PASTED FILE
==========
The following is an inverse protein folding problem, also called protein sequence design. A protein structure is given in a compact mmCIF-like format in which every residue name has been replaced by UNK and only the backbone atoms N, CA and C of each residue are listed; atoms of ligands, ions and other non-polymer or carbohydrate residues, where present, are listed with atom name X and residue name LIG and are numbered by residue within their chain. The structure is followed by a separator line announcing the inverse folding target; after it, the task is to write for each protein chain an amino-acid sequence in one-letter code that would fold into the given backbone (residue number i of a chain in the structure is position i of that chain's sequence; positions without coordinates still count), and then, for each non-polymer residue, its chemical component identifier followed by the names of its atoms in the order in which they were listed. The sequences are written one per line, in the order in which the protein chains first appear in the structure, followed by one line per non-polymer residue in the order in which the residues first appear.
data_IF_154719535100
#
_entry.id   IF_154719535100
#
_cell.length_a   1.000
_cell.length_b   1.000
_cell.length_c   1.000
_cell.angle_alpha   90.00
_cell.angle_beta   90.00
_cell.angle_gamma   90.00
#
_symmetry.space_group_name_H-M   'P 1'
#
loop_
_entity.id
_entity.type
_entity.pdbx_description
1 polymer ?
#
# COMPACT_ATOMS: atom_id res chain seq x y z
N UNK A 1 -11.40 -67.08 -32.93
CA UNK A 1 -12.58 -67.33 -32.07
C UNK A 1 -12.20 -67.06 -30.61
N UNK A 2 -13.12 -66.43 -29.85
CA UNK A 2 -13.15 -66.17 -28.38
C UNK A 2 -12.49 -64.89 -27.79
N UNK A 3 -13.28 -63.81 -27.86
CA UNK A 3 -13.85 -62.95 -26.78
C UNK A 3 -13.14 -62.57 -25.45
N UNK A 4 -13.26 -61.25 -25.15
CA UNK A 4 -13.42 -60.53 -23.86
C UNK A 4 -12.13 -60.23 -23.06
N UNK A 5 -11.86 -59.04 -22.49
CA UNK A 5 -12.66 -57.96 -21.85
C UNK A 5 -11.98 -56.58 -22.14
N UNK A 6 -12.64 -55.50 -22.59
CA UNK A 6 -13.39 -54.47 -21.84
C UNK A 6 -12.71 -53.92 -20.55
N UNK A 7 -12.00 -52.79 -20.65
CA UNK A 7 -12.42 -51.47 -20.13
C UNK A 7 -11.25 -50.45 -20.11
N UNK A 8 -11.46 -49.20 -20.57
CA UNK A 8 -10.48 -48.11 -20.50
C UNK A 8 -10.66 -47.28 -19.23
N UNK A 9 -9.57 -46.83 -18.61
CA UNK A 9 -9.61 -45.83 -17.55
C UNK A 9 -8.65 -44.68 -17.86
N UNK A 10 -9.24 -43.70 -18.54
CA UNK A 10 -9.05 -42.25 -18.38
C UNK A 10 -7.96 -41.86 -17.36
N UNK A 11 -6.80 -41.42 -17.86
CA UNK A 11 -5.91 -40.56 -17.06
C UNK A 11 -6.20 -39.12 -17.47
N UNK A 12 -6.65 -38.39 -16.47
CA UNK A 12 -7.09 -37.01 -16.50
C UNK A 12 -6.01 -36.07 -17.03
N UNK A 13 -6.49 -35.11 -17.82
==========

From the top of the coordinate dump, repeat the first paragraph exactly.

The following is an inverse protein folding problem, also called protein sequence design. A protein structure is given in a compact mmCIF-like format in which every residue name has been replaced by UNK and only the backbone atoms N, CA and C of each residue are listed; atoms of ligands, ions and other non-polymer or carbohydrate residues, where present, are listed with atom name X and residue name LIG and are numbered by residue within their chain. The structure is followed by a separator line announcing the inverse folding target; after it, the task is to write for each protein chain an amino-acid sequence in one-letter code that would fold into the given backbone (residue number i of a chain in the structure is position i of that chain's sequence; positions without coordinates still count), and then, for each non-polymer residue, its chemical component identifier followed by the names of its atoms in the order in which they were listed. The sequences are written one per line, in the order in which the protein chains first appear in the structure, followed by one line per non-polymer residue in the order in which the residues first appear.